The Medicine Man of Limberlost Road Con’t

The medicine wheel is the cornerstone of Native philosophy. Tim Yearington has created a large version of this teaching tool on his property on Limberlost Road.

(Originally published December, 2010)

A teacher and healer, Tim Yearington puts his philosophy to work

Story and photo by Sarah Ryeland

One night he dreams that a feather is waiting for him in the woods. Upon awakening he has a nagging feeling that he should listen to the dream, so he sets out to find the feather. He heads out, not knowing where to look.

Listening to his spirit and signs from mother earth, he searches through the woods. Just as he is about to give up, he stumbles across the beautiful feather that sits on a log, just waiting for him to pick it up.

Tim Yearington still has that feather.

As a youngster growing up in North Bay, Yearington always wondered about his roots. Adopted at a young age, he knew that he was different from the rest of his family and was often singled out by his peers because of his dark hair, eyes and complexion. Told he was of French Canadian descent, the boy always knew that there was something else within him – a deeper connection to his surroundings.

He calls it “that native thing” –a feeling of connection to the First Nations community and also the title of a book he recently published about Native teachings.

As a child Yearington would venture into the woods to play and explore, often feeling a grandmotherly spirit guiding him – teaching him about life and nature, the earth and sky. He felt connected to the energy of an ancestor, realizing only in his adult life the importance of this spirit guide.

“I always felt that she was with me in the woods,” he says. “After I grew up I realized there were things I actually learned from being in the woods with her that I don’t know where I would have gotten anywhere else.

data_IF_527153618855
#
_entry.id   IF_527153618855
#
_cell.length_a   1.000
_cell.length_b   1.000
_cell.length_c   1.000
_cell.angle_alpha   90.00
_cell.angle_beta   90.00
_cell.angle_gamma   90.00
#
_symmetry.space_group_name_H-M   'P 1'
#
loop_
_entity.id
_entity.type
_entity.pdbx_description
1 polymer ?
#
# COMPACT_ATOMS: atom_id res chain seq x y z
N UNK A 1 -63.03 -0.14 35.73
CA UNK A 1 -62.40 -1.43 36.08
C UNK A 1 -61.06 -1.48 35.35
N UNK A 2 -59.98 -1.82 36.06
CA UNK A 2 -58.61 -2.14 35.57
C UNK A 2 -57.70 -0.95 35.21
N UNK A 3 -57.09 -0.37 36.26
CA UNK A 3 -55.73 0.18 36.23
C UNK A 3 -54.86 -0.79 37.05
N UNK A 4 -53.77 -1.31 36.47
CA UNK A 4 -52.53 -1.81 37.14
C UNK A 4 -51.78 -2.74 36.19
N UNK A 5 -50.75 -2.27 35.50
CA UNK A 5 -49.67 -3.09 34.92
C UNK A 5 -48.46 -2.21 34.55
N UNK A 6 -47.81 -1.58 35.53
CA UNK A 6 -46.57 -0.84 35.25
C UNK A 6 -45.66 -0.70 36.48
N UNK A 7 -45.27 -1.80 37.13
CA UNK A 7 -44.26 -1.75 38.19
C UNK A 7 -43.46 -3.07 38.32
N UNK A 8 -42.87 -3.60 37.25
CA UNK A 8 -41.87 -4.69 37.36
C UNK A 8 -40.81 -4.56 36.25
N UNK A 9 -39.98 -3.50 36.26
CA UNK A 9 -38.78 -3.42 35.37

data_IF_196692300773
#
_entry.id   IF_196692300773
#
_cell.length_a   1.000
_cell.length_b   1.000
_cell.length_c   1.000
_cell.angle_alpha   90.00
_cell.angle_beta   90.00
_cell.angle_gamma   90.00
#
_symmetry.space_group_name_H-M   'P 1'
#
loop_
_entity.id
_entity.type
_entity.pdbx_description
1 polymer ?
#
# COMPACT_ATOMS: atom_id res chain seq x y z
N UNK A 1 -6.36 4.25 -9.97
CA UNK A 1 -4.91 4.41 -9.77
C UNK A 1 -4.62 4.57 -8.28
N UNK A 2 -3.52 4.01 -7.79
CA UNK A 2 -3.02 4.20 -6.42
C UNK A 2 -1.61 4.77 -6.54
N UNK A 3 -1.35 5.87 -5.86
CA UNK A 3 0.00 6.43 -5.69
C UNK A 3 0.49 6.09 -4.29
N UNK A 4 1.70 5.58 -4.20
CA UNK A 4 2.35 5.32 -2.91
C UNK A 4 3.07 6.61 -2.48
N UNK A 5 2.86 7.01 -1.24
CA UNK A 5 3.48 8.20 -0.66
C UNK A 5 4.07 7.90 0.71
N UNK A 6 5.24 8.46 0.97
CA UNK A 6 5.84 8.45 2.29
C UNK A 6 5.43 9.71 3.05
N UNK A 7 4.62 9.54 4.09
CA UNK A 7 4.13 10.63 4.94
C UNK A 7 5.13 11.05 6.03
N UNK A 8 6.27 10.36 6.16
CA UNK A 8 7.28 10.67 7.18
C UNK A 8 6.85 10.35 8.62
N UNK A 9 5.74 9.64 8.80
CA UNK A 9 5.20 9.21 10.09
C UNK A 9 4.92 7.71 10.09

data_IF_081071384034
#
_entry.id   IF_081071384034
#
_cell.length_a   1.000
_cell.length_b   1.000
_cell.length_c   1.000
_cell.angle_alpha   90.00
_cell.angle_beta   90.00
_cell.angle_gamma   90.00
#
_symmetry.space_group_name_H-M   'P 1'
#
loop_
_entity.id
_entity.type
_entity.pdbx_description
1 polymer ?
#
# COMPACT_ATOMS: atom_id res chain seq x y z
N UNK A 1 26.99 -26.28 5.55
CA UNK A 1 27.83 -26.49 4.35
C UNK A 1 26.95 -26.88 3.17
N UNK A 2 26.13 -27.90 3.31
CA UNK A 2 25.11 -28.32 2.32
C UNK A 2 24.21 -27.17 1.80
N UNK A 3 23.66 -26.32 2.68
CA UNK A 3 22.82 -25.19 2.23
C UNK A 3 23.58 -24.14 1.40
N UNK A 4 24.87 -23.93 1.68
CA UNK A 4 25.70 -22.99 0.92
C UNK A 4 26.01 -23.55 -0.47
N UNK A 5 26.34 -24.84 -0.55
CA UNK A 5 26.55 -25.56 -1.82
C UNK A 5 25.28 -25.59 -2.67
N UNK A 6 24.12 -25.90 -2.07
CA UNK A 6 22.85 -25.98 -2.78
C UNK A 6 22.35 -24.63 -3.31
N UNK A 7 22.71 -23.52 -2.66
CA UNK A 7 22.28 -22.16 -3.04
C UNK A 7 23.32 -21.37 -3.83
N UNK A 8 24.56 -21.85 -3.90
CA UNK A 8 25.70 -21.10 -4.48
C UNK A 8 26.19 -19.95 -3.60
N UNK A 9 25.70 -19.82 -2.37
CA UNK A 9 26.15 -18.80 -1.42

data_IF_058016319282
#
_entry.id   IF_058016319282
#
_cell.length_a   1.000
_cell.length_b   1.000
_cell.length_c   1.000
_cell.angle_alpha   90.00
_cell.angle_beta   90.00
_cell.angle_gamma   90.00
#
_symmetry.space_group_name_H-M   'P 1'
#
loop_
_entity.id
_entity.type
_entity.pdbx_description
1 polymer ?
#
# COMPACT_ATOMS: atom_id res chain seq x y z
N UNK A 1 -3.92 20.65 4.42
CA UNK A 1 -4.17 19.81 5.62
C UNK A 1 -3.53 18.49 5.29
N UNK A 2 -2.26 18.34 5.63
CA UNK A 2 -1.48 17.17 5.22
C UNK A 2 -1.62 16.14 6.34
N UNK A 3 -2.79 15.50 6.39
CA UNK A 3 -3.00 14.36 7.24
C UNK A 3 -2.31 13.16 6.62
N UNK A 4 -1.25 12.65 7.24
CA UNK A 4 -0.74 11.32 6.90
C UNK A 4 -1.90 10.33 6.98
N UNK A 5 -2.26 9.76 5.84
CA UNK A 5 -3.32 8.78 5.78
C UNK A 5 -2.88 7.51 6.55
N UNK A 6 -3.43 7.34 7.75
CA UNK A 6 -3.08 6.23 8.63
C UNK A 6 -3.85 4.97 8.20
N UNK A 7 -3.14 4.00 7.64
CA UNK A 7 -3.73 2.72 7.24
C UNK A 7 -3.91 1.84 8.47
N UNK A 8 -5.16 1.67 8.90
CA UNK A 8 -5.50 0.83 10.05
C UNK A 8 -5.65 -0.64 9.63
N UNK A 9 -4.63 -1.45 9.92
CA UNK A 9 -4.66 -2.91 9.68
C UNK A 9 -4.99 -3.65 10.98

“Obviously in those moments I don’t remember saying ‘oh, that’s a neat thing to learn,’ but as I matured I would question how I learned to do this or that. And the more I thought about it, the more I realized that it came from those experiences.”

The young man eventually began to think of himself as a member First Nations community, finding their teachings and philosophies a simple and comforting way of understanding the world.

Yearington eventually moved away from North Bay and began travelling, searching for an identity and an answer to his constant questions about ancestry. Working for graphic design firms and as a freelance illustrator, he ultimately chose to break away from that path and get back to nature. He began work a nature guide in the Ottawa valley, and through personal struggles and self-examination realized that his calling was to follow – and eventually teach – Native philosophy.

Rather than a religion or spirituality, Yearington refers to Native philosophy as a way of life. He sees it as a way of living in harmony with the earth, respecting the history and sanctity of every living thing.

He learned what he knows through research and speaking with elders in the Native community, but mostly he says, from heading out into nature and experiencing it for himself.

“I’ve learned through my own earthwalk and the things I’ve experienced,” he says. “The animals I’ve encountered, the things that they’ve taught me. It’s not always people being teachers or guides or wisdom holders – it’s everywhere around us.”

At the heart of Yearington’s philosophy is the medicine wheel.

A medicine wheel is an ancient tool used to help humans on their earthwalk, or life on earth. It’s a kind of compass, with what looks like an X marking off four sections within the wheel. Each section – north, south, east and west – has a corresponding colour, rich with meaning and symbolism. In the centre of the wheel, or sacred hoop, is the intersection of the X. This is the where the self is located, symbolized by a small tree that grows taller and taller as each section of the wheel grows stronger and more balanced.

When every direction on the wheel is in balance, the tree in the middle of the medicine wheel grows strong and tall toward the sun. The symbolism of the tree is very important in Native philosophy because it connects mother earth with father sky.

A medicine wheel can be as big or small as you’d like it to be – it’s really just a guide to help you remember to stay connected to your surroundings. The “tree” in the centre can be real, or simply a drawn or found representation.